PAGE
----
Major storms can inflict severe damage to a community’s tree canopy in a short period of time. But with every storm, some trees survive with only minor damage.

There is a way to reduce tree damage during a storm. Home and property owners can take preventative measures long before a storm hits to help their trees grow stronger and become more resistant to damage.

According to the Arbor Day Foundation, there are five suggestions for pruning a tree that will promote the growth of strong branches:

  1. Encourage good branch angles. For most deciduous trees, narrow angles between two branches signal a point of future weakness. A good rule of thumb is many deciduous trees is to keep the angles at 10 o’clock or 2 o’clock.
  2. Encourage strong branch/trunk size relationship. Ideally, lateral branches should be no more than ½ to ¾ the diameter of the trunk.
  3. Maintain a stable center of gravity. The center of gravity for a tree should be over the trunk. Remove branches on the leaning side and encourage branch growth on the opposite side.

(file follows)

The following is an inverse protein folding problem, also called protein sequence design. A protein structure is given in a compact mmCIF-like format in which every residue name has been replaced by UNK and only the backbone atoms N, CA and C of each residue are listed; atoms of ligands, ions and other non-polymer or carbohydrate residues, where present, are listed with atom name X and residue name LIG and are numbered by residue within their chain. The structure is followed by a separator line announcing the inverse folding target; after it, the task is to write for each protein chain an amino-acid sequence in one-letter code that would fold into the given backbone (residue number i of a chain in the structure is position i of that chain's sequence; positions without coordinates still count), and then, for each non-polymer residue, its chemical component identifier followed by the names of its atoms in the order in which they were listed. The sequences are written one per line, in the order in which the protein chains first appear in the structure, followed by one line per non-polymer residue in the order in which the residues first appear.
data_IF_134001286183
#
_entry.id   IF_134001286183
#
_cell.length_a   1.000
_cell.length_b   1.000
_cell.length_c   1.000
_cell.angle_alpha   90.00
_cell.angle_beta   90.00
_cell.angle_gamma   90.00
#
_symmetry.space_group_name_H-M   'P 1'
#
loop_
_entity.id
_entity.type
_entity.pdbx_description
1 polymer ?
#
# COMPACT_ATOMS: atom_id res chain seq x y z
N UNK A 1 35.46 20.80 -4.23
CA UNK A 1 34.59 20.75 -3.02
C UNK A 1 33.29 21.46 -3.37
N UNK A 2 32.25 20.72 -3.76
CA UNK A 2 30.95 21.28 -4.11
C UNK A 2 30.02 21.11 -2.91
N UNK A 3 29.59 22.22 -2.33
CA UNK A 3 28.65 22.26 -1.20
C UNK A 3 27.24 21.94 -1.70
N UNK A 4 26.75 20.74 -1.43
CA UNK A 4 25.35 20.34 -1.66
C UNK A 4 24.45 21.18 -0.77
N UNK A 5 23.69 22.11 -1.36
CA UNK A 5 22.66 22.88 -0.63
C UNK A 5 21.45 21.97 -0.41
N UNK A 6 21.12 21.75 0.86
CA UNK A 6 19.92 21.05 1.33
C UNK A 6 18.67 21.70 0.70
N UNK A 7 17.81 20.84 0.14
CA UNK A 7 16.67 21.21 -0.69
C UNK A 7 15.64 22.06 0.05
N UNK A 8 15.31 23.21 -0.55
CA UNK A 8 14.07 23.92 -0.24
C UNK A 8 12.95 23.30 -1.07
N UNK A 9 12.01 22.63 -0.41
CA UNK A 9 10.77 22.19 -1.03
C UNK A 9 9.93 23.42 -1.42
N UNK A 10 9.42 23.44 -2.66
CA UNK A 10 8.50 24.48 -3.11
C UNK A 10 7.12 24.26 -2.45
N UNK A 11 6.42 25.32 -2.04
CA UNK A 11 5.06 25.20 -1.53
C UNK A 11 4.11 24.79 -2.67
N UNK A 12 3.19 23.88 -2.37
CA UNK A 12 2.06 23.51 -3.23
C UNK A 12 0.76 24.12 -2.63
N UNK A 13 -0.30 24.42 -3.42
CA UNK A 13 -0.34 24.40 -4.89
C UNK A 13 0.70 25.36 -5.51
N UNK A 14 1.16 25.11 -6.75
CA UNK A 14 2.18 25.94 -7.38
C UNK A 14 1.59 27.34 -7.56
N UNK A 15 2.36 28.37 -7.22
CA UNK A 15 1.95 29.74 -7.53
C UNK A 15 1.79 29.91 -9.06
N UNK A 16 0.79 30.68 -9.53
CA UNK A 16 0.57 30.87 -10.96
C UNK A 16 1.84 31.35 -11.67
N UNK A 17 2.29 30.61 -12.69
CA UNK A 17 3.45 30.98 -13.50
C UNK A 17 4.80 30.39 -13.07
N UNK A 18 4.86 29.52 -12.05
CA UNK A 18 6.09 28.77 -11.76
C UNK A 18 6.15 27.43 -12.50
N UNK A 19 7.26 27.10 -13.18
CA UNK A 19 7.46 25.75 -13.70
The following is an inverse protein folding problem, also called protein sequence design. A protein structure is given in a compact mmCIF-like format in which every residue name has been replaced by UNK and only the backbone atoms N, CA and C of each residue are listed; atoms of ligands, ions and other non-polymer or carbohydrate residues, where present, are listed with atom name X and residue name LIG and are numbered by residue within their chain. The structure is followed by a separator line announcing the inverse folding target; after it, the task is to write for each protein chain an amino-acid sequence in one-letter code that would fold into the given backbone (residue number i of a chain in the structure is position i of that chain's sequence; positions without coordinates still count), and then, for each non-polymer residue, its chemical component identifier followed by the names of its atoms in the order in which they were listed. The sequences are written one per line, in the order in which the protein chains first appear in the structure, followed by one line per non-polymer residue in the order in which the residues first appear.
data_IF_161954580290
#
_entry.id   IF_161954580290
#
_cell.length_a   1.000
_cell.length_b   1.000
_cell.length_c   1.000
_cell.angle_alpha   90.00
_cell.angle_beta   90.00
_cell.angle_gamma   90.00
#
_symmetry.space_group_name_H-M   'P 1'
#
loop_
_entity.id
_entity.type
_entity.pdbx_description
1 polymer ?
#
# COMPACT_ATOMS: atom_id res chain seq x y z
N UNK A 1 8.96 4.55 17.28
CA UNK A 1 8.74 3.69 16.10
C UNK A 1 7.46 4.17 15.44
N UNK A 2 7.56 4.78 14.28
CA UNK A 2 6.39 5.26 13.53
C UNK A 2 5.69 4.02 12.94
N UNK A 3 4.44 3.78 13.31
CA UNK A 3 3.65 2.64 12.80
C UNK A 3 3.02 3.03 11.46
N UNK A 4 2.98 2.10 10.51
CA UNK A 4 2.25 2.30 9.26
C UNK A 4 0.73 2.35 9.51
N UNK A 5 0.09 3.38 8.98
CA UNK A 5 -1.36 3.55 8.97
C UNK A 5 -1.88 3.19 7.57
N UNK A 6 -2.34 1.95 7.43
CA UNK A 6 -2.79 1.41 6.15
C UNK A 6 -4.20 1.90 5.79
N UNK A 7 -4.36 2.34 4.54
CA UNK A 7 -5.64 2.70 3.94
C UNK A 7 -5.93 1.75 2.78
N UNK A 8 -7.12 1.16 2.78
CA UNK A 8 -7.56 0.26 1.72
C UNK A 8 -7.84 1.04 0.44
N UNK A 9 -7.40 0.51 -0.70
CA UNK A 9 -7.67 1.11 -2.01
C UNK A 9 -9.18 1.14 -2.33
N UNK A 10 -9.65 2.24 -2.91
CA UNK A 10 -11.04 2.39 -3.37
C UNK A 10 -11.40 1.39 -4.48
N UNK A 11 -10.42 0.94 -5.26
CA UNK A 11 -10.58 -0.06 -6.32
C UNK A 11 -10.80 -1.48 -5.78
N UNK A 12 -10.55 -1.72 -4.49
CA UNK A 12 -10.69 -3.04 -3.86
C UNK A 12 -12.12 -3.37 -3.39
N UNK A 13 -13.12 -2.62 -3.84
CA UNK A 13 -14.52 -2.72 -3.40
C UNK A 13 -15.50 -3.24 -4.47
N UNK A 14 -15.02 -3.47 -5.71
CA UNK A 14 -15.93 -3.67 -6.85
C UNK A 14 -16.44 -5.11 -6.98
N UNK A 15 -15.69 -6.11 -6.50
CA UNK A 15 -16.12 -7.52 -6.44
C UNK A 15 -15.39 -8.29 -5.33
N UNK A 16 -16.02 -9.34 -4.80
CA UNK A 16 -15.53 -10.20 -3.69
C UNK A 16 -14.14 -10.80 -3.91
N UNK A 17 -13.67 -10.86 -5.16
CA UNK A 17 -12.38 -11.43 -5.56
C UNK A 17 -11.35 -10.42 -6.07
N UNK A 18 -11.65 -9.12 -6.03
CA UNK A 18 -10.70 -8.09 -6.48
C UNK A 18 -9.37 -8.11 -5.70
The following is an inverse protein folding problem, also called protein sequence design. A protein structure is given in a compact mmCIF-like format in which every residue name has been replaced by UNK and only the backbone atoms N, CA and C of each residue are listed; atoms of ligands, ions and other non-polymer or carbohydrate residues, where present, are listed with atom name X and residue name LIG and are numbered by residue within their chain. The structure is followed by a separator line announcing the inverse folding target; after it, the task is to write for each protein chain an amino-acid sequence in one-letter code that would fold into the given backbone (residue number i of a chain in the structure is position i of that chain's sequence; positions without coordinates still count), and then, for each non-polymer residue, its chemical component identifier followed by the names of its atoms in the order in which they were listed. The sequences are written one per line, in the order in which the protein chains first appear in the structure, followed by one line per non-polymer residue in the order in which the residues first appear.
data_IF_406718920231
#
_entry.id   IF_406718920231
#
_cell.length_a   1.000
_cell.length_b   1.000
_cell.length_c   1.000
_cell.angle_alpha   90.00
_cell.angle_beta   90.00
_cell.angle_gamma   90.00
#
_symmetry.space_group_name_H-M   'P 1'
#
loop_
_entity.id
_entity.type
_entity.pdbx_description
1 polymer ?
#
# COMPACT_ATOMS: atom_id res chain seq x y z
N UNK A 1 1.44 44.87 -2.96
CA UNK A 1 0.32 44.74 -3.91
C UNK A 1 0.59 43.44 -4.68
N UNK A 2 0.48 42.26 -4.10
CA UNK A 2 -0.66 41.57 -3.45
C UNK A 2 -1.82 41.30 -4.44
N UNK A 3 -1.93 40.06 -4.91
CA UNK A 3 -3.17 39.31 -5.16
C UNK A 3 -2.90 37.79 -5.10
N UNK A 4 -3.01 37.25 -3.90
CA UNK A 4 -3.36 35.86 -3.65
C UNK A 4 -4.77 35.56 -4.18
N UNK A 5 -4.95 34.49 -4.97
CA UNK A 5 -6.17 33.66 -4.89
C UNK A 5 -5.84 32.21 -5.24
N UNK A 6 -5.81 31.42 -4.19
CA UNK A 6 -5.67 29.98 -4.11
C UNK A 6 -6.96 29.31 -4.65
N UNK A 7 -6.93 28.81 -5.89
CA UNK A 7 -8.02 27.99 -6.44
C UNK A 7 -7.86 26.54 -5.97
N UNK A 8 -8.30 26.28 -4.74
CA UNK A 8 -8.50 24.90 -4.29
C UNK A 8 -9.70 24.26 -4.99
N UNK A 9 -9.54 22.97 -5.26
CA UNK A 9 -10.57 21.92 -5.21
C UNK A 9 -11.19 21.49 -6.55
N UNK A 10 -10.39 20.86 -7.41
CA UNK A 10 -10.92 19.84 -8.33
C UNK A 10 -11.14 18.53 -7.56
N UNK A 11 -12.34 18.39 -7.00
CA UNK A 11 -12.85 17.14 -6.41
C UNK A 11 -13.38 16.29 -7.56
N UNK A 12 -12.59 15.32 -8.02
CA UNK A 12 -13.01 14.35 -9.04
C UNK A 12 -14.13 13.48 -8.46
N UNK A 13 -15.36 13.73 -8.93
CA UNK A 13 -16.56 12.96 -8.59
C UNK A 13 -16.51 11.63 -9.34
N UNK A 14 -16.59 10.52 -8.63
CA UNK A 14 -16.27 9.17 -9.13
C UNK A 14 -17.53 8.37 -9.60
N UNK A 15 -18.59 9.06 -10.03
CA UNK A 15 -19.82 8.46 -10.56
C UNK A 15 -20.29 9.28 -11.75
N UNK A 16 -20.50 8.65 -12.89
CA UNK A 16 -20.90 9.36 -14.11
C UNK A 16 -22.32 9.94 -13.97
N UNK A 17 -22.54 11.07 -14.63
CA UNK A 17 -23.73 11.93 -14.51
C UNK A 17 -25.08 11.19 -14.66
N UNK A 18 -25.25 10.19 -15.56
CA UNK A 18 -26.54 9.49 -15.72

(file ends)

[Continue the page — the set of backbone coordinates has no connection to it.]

4. Remove rubbing branches, suckers, watersprouts and temporary branches.
  5. Don’t cut branches back to stubs. Long, natural limbs on a tree are strong and can withstand storm-like conditions. If a branch needs to be removed, cut it back to the main branch or to the tree’s trunk.

If your tree is large or you need pruning assistance, find a certified arborist to help. Visit the website of Pacific Northwest Chapter of the International Society of Arboriculture

A fall windstorm in Ritzville toppled this blue spruce. Photo: Garth Davis
A fall windstorm in Ritzville toppled this blue spruce. Photo: Garth Davis/DNR.